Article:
PRINT November 1993

Special Effects


“Somalia is the only place in the world where I wouldn’t go out without a gun,” said photojournalist Christopher Morris in a recent interview. That statement marks a definitive break in contemporary journalism: although there are people in South-Central L.A. who wouldn’t go out without a gun, and people in Bosnia who wouldn’t go out without a gun, there aren’t supposed to be journalists anywhere who go out with guns. Journalists are supposed to be neutral noncombatants—carrying a gun would connote a belligerence that they’re supposed to be recording rather than perpetrating. Falling into the hands of one side or the other in a conflict could present a real threat to the life of a journalist who is armed, as he or she could easily be accused of favoring “the other side.” That journalists can’t go out in Somalia without a gun—or in Bosnia without an armored vehicle—reaffirms the current reality of the New World Order: that its birth is attended by a horrific kind of violence that is all-encompassing, that is not just visited upon the putative enemy but on relief workers, doctors, journalists, the people who risk their own lives to minister to or report on those trapped in hell.

Actually, in Somalia it isn’t the journalists themselves who carry guns—it’s the “bodyguards” they have to hire in order to rent a vehicle. The bodyguards are actually there to protect the vehicles rather than the journalists, Morris points out, because without them, any of those well-armed “thugs” we hear about in news reports would steal the vehicle and rob or even kill the journalists before they could get so far as one ruined city block. So photographers and reporters routinely venture out with AK-47s, grenade launchers, and large-caliber machine guns manned by guys who know how to use them. CBS has reportedly been employing a “small army” of perhaps 80 people to protect its staffers. When U.N. peacekeepers confiscate guns belonging to the bodyguards, the journalists who sometimes have to pay to replace them then go back home and turn in receipts for heavy weaponry as job-related expenses.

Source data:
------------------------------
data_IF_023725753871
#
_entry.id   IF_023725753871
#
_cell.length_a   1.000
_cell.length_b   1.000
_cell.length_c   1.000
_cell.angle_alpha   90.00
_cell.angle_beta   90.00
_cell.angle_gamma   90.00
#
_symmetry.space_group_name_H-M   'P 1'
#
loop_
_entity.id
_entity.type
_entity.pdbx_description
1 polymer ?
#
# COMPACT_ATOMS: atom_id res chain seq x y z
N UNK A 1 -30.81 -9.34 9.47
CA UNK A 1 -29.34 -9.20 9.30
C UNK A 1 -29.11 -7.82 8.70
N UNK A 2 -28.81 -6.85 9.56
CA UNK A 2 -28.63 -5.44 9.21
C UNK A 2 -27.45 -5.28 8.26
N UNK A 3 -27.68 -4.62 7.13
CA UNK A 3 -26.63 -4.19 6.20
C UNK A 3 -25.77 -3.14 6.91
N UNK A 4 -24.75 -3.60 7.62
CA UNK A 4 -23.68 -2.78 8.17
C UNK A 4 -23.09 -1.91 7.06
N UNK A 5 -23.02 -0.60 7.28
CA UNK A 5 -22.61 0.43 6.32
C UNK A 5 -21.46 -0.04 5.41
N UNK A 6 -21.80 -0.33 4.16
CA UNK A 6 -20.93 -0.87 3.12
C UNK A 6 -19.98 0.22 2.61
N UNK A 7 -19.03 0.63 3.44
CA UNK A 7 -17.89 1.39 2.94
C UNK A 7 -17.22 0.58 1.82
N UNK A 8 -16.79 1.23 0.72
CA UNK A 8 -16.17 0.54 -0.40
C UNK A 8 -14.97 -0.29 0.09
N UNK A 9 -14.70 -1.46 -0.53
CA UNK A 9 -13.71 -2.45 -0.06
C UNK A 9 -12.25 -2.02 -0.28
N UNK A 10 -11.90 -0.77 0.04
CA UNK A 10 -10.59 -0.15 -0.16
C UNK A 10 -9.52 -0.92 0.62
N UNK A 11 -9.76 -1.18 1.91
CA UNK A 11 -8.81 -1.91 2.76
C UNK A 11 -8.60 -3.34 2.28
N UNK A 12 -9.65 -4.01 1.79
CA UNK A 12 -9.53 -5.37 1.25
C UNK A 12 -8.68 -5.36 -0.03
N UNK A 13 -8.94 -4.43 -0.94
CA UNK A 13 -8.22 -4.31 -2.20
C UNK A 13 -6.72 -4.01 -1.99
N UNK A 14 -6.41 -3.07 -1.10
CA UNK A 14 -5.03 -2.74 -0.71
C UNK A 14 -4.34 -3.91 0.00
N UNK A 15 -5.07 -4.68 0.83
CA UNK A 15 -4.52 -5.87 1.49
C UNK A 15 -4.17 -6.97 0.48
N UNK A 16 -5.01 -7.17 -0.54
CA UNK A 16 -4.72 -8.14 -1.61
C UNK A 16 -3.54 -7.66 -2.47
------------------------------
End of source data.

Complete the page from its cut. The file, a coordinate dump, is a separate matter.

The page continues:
All of which makes Somalia one of the most dangerous places in the world right now. So perhaps journalists who’ve been there weren’t surprised when four of their colleagues—three still photographers and a Reuters television soundman—were murdered there last July. They had gone to look at the bombed-out headquarters of General Aidid at the bidding of some men who claimed to be the general’s representatives.

Survivors of the attack say that the first journalists in the loosely knit five-vehicle convoy that followed a car full of Aidid’s men made their way through an angry mob of as many as 1,000 people. Two of the three photographers and a sound and camera team from Reuters television were able to get out of their vehicles and take some pictures. According to a Reuters story by Ralph Nicholson, it was only when they moved toward the house at the bidding of their guides to see “more bodies” that the mob attacked, beating them with stones, pieces of wood, and rifle butts.

The terror they endured can only be imagined. The body of only one of the men—22-year-old Dan Eldon, a Reuters photographer with dual British and American citizenship—was actually found near the site of the assault. The others ended up some distance away. Two Kenyans who worked for Reuters, photographer Hosea Maina, 38, and sound technician Anthony Macharia, 21, were found near the Bakara market, which AP reporter Angus Shaw called “a notorious warren of shanties, stalls and hideouts used by Aidid’s men.” The body of AP photographer Hansi Krauss, 30, was found three miles from where he was last seen alive, Shaw reported, on October 21 Road, “a stretch of highway roamed by gunmen.” Three of them had been beaten to death and one was also shot; the New York Times reported that two of the bodies had been mutilated.